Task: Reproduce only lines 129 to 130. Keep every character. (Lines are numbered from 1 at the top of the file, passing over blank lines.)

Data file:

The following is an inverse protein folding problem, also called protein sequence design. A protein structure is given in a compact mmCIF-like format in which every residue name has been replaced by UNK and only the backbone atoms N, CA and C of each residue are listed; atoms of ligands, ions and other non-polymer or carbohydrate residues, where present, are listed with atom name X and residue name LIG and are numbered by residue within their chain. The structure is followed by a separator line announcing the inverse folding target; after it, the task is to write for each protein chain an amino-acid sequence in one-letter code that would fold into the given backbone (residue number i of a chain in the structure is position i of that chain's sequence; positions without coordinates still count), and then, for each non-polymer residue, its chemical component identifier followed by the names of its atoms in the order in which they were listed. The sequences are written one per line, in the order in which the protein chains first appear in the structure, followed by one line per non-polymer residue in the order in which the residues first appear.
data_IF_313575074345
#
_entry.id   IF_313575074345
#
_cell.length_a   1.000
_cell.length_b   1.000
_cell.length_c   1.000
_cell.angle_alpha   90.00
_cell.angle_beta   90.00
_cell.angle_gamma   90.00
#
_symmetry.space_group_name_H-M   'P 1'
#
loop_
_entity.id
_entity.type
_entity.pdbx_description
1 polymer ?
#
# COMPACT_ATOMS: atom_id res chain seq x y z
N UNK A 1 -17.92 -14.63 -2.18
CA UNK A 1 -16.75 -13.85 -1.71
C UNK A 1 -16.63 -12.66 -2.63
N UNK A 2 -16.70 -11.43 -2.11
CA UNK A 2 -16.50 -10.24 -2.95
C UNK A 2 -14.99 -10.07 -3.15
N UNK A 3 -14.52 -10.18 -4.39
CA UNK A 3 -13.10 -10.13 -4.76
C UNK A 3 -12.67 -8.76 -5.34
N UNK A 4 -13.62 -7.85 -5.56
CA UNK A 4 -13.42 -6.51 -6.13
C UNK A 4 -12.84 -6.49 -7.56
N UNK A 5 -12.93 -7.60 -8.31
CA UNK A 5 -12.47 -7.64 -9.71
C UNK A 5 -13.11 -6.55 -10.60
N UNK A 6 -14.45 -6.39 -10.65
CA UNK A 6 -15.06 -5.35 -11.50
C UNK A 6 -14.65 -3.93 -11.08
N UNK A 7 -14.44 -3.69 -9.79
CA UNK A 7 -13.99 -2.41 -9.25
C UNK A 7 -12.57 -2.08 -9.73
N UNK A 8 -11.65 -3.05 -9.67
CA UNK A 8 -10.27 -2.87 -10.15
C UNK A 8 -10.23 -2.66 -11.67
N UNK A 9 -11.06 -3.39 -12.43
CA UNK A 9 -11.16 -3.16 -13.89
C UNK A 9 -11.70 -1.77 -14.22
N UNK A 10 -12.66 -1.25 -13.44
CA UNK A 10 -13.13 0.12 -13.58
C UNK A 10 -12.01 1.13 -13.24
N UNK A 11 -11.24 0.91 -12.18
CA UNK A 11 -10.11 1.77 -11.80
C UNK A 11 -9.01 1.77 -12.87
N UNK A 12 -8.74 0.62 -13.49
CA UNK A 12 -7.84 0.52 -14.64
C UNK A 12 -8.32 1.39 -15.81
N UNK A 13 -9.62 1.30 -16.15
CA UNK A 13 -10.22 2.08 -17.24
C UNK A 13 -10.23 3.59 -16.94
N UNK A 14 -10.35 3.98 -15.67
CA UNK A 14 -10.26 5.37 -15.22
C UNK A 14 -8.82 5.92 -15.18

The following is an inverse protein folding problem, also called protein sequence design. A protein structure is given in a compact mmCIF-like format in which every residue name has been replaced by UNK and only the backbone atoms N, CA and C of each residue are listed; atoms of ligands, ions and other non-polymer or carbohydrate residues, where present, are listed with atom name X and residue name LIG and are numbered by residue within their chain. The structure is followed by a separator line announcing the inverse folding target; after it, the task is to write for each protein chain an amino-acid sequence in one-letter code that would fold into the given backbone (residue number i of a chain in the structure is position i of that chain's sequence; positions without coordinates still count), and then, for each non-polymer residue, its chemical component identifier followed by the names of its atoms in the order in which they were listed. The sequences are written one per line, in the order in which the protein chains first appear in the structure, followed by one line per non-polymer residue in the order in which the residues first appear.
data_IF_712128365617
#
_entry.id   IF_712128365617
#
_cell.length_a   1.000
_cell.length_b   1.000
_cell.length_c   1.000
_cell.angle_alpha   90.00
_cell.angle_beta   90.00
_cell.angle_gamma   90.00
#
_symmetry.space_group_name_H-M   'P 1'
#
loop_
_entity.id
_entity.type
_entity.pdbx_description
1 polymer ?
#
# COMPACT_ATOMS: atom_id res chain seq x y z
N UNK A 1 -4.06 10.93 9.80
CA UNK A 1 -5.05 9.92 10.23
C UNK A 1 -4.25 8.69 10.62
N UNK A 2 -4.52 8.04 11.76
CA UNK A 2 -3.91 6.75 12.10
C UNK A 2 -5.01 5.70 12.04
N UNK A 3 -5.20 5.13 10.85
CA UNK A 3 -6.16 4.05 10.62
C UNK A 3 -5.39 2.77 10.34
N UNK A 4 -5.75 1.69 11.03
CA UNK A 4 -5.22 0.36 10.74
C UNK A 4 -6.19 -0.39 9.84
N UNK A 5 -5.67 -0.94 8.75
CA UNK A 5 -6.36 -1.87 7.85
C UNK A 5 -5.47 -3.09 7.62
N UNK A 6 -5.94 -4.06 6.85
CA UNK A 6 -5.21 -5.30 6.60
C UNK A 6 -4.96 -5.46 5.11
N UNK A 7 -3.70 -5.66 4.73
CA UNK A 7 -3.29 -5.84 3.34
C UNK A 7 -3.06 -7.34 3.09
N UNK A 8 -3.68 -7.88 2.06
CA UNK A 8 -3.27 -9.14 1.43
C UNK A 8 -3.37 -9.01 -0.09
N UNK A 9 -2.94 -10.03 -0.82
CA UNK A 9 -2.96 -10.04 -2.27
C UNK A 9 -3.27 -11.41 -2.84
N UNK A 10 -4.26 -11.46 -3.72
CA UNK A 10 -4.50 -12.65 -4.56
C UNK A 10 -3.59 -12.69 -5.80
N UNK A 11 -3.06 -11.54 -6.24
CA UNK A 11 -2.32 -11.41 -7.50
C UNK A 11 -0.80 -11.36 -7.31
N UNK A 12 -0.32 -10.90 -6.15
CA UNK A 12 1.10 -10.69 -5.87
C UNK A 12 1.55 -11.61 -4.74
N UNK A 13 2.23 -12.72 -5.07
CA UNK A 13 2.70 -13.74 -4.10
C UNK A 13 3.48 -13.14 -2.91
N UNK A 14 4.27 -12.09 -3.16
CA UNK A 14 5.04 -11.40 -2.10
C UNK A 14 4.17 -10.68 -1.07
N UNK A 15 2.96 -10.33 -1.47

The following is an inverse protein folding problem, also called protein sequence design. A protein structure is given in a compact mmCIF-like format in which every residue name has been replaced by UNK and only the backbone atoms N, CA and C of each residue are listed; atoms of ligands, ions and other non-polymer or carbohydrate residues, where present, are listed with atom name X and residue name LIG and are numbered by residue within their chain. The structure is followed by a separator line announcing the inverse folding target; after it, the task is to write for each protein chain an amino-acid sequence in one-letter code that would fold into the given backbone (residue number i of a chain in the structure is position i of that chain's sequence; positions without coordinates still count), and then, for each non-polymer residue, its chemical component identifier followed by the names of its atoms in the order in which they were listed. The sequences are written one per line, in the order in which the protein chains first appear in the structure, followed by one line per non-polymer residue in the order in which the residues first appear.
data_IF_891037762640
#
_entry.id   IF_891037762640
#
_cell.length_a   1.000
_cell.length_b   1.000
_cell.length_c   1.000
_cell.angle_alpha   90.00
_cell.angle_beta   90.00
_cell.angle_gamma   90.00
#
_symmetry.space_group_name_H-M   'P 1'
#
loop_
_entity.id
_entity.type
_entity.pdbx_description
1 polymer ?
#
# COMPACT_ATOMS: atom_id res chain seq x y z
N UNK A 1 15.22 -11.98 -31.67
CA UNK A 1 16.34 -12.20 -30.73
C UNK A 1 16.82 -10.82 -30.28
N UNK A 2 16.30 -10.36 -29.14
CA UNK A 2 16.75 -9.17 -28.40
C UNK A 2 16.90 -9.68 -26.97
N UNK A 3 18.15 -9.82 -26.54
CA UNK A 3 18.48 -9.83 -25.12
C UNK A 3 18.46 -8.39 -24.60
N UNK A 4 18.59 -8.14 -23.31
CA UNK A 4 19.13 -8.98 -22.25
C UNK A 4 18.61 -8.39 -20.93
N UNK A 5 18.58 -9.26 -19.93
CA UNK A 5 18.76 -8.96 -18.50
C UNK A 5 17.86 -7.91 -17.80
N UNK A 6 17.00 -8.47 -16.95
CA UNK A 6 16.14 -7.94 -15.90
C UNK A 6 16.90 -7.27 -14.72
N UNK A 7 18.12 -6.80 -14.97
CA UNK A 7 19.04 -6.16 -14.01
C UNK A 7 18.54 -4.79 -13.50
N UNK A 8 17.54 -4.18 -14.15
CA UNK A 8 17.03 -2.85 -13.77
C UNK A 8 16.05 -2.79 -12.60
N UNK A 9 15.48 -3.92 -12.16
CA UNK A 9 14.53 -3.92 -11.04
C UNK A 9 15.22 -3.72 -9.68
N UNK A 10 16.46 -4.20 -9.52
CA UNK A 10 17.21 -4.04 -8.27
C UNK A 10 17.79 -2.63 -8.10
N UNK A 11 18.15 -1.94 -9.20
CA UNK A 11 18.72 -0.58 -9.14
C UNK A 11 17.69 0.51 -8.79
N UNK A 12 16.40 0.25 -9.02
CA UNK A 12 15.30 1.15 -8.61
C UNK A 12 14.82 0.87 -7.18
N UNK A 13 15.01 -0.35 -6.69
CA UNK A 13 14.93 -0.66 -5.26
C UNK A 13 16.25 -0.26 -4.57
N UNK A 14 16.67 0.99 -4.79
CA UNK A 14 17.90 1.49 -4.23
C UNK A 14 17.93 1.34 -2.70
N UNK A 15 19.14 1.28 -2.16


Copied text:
data_IF_891037762640
#